Tissage, meaning to weave, uses air-conditioning conduits to form an intricate lattice structure that covers the entire gallery wall. To achieve a fuller meaning in life, we must liberate ourselves from the constraints of institutional and political structures. Tissage also comments on the use of physical borders to control the movement of refugees for the sake of protectionism.
Colourful Stones is an arrangement of quarried granite stones used for pavement. As a tongue-in-cheek commentary on the issues of race and colour, each stone is deliberately sprayed with a primary colour. Similar granite stones were also used to combat police during the student protests in Paris in 1968, splitting allegiances and creating divisions in a democratic society.
For his Masque Gri-gri series, an African head made with Tuscan glass is wrapped with black striated pipes to depict a demonic figure. Gri-gri is a good luck Voodoo talisman originating from Africa. Living in a social media savvy time, truth is often pushed very far away at the expense of instant gratification. We often value hypocrisy more than sincerity. While many adopt alternative online personas as a form of psychological escape, others refuse to speak or to confront reality altogether. For narcissism is the new evil in the brave new world.
CHINAFRIQUE Dyptique 2 is a set of two large-scale photographs that express the ambivalent relationship between China and the African continent. Shot in a casual manner, the photographs depict teenagers from Tayou's hometown who are wearing different masks to further disguise their true identities. Using slats of colourful tissue to create a web in front of the actual photographs, the intention is to further cloud our gaze of the anonymous others.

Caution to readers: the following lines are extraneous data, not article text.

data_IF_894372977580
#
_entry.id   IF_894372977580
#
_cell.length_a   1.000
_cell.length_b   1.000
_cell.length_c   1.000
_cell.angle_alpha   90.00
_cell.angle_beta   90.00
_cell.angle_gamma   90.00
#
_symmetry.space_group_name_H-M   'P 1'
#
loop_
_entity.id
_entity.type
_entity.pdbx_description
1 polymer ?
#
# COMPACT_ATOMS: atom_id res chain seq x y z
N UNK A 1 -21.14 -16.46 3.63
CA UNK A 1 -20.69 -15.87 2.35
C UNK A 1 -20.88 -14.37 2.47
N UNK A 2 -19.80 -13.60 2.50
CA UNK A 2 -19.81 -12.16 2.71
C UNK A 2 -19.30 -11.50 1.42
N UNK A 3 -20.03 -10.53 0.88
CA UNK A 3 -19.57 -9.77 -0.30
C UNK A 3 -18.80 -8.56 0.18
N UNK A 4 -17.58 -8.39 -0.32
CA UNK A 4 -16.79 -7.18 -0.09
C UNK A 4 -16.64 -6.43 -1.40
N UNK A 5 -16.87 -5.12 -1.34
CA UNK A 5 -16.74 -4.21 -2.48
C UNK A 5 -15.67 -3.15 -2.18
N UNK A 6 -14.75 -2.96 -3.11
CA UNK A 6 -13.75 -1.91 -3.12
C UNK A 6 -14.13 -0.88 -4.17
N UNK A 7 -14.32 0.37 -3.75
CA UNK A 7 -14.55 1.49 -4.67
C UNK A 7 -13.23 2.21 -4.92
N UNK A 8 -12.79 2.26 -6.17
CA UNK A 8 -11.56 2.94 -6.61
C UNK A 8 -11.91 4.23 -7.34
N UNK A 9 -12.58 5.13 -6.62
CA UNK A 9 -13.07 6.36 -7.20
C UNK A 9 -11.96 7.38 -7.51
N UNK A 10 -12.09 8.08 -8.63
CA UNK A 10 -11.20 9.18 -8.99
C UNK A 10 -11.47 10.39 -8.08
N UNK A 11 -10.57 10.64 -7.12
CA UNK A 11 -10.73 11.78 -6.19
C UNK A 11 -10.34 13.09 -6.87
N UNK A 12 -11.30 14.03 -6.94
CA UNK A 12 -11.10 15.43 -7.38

To instil a sense of lightness and joy to the whole exhibition, Happy Birthday Baby, Happy Frame, and La Roma Vieja are celebratory ornaments that function as interludes between separate artworks with more serious meanings. Poupée Pascale is a series of figurative glass sculptures displayed throughout the gallery. For Tayou, the Pascale dolls embody an illusion that has become real over time and being practiced like a ritual that reflects on the artist's own transience. Tayous states, 'Objects are the denominator of my existential action. The material is anything that I find on my way and that I divert, instilling a soul into it. The crystal sculptures are of tribal inspiration, mainly African; the base is made of crystal but they are dressed with contemporary items taken from modern fetishism.' Each crystal body is dressed in materials sourced from where the exhibition is held. Shanghai Colonial represents a group of settlers. Initially made as a souvenir for the colonizers and subsequently for tourists, the artist literally curses these sculptures by inserting Mikado sticks into their bodies. Some of these objects are then displayed inside a cabinet of curiosities. Tayou pokes fun at an encyclopaedic vision of the world and critiques our preoccupation with indigenous objects.
Chalk Paintings are two-dimensional artworks filled with colourful pieces of chalk and small objects embedded on the surface. During Tayou's childhood, colourful pieces of chalk were used for street games. The chalk brings to mind the process of colonisation through the use of education and language. Like his Lampedusa, these artworks are diaries of the artist's subconscious that is always in flux and recollect disparate memories of Tayou's own biography.
Press release courtesy Pearl Lam Galleries.